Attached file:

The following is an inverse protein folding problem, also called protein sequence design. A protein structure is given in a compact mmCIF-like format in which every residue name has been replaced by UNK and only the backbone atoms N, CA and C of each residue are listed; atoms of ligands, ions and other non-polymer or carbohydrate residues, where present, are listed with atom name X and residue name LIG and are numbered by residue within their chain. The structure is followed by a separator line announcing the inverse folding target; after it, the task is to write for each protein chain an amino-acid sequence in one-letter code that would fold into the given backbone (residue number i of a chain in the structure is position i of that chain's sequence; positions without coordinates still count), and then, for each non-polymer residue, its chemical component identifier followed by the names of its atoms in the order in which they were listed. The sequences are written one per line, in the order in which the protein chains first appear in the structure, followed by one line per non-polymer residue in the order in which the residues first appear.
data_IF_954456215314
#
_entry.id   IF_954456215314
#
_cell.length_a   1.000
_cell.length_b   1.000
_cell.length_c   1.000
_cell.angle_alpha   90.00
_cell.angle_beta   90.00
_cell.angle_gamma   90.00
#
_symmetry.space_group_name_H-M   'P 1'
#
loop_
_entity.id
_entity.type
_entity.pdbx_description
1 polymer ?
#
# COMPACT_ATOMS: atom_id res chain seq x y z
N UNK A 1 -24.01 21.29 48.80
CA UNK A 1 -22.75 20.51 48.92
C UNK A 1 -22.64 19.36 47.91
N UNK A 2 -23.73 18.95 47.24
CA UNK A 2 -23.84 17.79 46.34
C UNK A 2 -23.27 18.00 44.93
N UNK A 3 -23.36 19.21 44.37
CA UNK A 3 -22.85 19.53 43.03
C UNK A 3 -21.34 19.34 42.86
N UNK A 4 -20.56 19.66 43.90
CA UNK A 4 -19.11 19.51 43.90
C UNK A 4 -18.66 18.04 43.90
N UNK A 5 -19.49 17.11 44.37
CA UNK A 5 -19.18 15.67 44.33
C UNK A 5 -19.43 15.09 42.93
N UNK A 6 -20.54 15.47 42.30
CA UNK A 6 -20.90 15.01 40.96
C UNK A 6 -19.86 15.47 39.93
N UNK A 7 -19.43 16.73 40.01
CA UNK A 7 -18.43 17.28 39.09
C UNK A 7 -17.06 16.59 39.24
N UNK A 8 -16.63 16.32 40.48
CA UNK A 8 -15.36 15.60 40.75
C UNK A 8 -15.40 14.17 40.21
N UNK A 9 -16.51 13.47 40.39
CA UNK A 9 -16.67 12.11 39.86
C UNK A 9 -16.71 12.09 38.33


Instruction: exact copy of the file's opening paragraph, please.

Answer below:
The following is an inverse protein folding problem, also called protein sequence design. A protein structure is given in a compact mmCIF-like format in which every residue name has been replaced by UNK and only the backbone atoms N, CA and C of each residue are listed; atoms of ligands, ions and other non-polymer or carbohydrate residues, where present, are listed with atom name X and residue name LIG and are numbered by residue within their chain. The structure is followed by a separator line announcing the inverse folding target; after it, the task is to write for each protein chain an amino-acid sequence in one-letter code that would fold into the given backbone (residue number i of a chain in the structure is position i of that chain's sequence; positions without coordinates still count), and then, for each non-polymer residue, its chemical component identifier followed by the names of its atoms in the order in which they were listed. The sequences are written one per line, in the order in which the protein chains first appear in the structure, followed by one line per non-polymer residue in the order in which the residues first appear.